The work performed to date has indicated that Bayesian techniques are a feasible approach, and has also emphasised the importance to the final result of appropriate specification of the uncertainty in prior information. An appropriate specification will reduce volatility in the estimates while retaining appropriate sensitivity to changes in labour market conditions.
More work will be done to try to incorporate a range of data sources (for example, surveys or taxation data) to produce more sophisticated estimates that more closely reflect the pre-existing expectations of likely estimate values prior to the release of survey results. Careful attention will be paid to what the different sources of data say about the labour force series, in order to determine an appropriate weighting of the different data sources. The aim will be to reduce the variability in estimates while maintaining a timely identification of turning points.
The basic Bayesian technique can also be extended to a Bayesian multiple regression method. This technique is another method of incorporating other sources of information such as economic indicators through regression models, while also taking advantage of prior information to deliver a final estimate.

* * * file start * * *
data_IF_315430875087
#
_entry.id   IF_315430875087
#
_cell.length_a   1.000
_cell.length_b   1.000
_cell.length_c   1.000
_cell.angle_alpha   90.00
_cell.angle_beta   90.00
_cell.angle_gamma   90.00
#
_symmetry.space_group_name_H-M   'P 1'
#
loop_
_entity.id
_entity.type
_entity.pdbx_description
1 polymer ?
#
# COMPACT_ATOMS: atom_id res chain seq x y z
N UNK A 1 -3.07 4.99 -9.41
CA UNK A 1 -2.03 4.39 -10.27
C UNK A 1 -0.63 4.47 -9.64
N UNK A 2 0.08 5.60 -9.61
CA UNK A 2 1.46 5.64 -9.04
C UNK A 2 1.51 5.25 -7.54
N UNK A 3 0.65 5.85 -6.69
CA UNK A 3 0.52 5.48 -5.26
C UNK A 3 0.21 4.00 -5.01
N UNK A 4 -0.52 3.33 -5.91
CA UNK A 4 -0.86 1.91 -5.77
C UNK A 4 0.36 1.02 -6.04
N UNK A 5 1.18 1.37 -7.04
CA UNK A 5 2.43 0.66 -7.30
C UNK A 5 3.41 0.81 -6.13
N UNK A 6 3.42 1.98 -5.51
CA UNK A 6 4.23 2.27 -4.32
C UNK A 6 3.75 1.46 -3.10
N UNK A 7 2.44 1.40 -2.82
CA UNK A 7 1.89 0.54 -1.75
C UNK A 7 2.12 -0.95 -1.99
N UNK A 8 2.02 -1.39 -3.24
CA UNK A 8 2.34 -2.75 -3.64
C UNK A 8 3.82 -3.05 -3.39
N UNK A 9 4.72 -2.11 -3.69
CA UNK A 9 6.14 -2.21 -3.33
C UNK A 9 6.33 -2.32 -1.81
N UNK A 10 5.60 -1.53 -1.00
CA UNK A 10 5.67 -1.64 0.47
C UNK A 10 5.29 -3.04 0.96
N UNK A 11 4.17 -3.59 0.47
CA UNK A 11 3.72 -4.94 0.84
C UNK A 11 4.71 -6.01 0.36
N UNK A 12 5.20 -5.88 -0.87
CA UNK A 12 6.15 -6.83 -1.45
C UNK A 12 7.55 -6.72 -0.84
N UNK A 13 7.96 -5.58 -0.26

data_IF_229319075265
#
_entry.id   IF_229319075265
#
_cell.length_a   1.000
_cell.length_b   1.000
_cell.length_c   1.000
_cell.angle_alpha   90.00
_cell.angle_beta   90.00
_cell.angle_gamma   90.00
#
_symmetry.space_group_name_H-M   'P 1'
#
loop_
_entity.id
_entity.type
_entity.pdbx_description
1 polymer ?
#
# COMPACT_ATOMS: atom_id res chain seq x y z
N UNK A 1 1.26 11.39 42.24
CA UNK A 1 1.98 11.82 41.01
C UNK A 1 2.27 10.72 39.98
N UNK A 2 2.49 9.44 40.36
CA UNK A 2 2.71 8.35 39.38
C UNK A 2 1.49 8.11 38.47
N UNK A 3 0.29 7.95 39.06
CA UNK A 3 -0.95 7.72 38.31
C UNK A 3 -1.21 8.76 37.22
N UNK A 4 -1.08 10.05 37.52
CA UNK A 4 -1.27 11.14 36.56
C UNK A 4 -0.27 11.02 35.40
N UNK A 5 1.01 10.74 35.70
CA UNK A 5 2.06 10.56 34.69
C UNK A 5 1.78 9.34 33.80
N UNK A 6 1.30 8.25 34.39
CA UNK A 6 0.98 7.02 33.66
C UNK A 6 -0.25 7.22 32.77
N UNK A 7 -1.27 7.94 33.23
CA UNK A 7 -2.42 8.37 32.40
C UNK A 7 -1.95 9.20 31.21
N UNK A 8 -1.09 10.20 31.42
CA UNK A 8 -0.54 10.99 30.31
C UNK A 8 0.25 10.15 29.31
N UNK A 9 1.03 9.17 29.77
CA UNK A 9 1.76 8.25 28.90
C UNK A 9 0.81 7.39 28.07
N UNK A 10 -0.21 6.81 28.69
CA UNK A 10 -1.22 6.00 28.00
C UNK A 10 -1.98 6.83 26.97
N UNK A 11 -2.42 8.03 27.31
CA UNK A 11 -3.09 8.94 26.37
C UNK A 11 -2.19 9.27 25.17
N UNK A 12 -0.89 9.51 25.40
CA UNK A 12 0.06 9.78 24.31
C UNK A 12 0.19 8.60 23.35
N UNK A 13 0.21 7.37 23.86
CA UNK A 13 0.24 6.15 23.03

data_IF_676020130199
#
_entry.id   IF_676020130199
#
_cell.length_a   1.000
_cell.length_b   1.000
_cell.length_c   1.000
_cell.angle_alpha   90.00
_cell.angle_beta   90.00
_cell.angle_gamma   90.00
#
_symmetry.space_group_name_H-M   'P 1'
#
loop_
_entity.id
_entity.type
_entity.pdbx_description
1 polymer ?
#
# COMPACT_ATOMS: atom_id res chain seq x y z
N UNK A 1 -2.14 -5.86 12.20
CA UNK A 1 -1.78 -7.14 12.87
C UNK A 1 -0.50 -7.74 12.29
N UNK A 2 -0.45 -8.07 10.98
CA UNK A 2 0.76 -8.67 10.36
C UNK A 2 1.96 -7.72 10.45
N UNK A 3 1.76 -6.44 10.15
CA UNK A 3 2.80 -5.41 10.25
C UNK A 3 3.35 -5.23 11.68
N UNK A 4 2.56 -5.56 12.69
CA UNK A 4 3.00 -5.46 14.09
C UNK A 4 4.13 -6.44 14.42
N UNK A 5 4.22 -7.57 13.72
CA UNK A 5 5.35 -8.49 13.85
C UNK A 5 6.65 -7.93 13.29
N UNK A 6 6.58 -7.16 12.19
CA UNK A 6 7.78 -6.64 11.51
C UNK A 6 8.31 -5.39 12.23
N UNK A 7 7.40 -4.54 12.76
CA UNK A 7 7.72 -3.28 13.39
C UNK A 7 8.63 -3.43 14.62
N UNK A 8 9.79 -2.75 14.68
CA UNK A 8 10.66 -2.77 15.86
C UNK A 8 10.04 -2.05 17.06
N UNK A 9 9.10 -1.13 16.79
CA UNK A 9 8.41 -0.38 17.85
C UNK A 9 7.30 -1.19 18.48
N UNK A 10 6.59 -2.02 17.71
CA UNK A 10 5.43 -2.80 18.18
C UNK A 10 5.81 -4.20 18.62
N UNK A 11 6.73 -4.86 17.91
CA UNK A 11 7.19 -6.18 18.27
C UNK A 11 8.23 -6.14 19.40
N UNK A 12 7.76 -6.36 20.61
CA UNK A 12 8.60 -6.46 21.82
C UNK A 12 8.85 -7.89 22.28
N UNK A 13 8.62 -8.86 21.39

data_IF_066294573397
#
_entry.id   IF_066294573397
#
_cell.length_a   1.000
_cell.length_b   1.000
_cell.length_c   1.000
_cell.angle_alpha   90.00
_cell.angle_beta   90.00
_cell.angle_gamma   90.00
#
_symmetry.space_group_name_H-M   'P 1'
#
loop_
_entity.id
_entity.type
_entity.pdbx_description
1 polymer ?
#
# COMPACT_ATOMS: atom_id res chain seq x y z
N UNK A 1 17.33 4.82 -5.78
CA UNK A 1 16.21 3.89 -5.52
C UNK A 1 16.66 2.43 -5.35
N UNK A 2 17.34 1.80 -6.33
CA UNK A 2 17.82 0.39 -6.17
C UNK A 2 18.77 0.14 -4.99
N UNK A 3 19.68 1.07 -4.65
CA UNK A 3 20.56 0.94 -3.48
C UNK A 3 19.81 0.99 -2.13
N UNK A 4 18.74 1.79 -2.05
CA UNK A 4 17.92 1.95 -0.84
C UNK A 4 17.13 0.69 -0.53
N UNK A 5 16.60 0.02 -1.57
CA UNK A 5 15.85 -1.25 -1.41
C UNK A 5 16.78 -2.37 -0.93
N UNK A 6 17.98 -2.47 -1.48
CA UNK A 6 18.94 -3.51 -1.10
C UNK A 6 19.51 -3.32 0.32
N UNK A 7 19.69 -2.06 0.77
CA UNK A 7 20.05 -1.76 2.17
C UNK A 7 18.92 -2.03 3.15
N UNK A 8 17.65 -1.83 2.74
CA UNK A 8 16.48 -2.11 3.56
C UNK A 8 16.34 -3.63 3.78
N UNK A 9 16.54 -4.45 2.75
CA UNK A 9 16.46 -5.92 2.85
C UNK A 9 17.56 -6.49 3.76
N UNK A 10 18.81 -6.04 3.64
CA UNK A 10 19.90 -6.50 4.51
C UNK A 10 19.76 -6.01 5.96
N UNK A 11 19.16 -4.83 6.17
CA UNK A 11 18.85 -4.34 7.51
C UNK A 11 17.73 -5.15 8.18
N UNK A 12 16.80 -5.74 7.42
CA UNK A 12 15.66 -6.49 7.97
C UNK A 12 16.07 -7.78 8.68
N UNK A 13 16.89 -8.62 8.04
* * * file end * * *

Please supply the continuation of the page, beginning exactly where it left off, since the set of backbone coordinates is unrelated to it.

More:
The survey data themselves will continue to be a very important source of information when using Bayesian techniques. These data directly measure the labour force characteristics of the survey sample, and are the most current source of data available. With the Labour Force Survey having a good sample design, the survey results will continue to be assigned a high weighting in the production of estimates in any trial of the Bayesian techniques.
The ABS is consulting with academics and stakeholders, including the Labour Statistics Advisory Group, to identify sources of information that can be used for these Bayesian techniques.
The ABS will continue to use the current composite estimator methodology for the Labour Force Survey and considerable additional work is required before the Bayesian techniques can be considered a viable alternative. No changes will be made to the estimation methodology for labour force statistics without consultation, and if any change is proposed it will be notified well in advance of implementation.
A further update on this research will be provided in the November 2015 issue.